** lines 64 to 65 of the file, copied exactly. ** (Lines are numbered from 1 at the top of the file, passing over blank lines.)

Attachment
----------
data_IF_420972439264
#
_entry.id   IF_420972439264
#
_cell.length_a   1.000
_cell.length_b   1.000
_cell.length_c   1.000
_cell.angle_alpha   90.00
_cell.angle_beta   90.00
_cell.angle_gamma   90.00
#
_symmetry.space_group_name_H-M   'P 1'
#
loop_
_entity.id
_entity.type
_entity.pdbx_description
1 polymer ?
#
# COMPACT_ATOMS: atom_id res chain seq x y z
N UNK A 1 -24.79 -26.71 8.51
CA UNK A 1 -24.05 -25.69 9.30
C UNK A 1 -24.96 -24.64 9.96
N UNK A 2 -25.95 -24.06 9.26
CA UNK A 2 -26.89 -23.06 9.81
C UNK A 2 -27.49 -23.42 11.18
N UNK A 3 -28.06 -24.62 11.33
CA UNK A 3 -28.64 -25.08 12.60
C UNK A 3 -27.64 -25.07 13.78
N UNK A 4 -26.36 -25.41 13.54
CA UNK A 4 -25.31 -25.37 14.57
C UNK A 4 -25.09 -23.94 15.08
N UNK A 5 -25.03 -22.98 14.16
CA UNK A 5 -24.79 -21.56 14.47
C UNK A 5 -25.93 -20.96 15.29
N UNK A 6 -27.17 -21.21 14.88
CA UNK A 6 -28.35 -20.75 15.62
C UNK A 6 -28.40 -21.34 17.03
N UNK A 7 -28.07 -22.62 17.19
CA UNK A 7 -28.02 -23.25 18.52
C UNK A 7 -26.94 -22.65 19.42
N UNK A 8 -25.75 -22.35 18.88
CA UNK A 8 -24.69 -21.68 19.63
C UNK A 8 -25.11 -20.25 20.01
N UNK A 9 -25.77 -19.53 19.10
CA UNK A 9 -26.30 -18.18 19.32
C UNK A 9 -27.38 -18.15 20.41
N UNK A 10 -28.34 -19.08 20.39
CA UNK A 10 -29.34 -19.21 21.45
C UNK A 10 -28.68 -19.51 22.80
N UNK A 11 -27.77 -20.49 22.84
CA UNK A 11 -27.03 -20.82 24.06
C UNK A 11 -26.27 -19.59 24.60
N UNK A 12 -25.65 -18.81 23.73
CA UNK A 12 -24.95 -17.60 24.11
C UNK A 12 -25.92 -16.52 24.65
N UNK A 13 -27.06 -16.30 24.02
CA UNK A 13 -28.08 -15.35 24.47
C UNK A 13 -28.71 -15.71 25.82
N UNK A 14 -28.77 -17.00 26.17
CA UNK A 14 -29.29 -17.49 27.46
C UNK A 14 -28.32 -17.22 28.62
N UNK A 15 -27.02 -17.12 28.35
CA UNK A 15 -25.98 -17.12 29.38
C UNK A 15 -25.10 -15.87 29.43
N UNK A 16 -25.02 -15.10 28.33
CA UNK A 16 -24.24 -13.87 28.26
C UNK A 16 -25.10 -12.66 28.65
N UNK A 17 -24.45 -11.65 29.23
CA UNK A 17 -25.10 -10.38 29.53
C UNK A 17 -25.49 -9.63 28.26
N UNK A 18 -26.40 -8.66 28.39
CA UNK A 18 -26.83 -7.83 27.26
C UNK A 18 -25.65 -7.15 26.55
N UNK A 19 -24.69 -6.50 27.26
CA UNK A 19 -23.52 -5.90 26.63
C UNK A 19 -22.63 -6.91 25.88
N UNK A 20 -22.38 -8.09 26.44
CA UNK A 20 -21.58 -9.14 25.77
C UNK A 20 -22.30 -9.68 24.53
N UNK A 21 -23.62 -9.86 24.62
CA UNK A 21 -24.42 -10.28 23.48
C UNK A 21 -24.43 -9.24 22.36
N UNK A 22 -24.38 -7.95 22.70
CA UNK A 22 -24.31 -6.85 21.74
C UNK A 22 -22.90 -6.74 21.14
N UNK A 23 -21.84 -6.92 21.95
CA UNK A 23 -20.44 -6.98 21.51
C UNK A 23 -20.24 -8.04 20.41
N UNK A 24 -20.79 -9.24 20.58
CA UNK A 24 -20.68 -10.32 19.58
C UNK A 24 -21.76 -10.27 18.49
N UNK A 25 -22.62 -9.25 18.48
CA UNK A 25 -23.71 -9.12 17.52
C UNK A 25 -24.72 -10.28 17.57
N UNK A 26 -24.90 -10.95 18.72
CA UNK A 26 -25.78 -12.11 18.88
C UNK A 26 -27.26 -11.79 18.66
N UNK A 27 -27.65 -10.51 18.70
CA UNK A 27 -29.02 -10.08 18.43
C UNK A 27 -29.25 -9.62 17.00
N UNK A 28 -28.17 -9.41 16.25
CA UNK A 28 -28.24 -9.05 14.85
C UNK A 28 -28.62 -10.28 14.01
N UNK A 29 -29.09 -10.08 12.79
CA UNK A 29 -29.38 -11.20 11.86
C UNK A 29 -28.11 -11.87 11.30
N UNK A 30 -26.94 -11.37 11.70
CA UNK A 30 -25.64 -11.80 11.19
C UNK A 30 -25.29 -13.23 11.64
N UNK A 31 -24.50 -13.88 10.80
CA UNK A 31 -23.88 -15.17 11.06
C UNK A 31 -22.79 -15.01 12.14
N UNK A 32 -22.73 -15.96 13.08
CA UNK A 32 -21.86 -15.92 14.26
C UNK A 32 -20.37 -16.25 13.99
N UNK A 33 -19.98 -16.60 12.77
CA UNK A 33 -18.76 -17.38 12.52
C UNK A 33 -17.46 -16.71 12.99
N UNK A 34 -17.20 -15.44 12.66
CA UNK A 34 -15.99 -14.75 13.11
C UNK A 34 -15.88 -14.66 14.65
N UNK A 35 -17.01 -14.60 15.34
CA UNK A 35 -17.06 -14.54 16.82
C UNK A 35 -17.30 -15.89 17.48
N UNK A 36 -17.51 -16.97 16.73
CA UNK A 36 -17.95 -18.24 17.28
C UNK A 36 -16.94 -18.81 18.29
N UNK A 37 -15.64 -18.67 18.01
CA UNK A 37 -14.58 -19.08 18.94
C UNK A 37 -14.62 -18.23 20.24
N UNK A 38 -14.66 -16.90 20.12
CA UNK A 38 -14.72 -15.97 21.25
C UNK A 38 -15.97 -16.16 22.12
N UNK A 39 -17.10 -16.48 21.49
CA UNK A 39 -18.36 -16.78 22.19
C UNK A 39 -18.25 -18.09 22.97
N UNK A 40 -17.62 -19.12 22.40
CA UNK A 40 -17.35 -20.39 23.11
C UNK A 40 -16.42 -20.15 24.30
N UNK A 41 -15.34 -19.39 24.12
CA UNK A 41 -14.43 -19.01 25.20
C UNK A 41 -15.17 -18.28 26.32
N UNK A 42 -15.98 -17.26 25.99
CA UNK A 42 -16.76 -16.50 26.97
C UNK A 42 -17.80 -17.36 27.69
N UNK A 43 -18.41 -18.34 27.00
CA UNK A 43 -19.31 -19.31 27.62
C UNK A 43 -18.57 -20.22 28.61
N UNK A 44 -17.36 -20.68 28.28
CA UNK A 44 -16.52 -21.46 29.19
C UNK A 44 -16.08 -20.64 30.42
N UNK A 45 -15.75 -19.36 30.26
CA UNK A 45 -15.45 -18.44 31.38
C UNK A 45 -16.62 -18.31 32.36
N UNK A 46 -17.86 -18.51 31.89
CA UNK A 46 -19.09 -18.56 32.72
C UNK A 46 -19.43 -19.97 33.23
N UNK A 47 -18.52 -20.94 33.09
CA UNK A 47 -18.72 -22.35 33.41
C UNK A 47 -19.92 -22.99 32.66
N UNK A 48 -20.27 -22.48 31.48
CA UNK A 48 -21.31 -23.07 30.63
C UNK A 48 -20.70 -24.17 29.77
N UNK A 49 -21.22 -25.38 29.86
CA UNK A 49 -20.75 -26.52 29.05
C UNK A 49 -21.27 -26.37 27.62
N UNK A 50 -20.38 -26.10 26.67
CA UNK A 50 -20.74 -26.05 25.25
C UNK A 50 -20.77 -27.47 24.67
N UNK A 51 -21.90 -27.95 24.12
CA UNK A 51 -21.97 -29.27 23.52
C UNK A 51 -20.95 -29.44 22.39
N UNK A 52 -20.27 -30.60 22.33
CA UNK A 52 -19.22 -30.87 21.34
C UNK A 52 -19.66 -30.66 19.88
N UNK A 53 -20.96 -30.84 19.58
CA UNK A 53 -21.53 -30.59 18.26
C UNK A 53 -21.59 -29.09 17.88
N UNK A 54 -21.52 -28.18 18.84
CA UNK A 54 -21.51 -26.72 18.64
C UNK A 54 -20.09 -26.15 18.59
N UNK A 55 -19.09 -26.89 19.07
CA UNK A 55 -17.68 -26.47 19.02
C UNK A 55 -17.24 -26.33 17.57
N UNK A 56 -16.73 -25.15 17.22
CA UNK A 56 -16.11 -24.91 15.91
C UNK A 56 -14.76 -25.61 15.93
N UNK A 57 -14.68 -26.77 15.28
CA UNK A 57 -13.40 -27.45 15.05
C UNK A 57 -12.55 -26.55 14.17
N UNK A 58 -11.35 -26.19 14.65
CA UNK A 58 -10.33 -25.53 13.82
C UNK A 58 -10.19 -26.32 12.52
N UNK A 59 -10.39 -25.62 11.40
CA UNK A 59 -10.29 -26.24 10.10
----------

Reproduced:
CA UNK A 15 -25.98 -17.12 29.38
C UNK A 15 -25.10 -15.87 29.43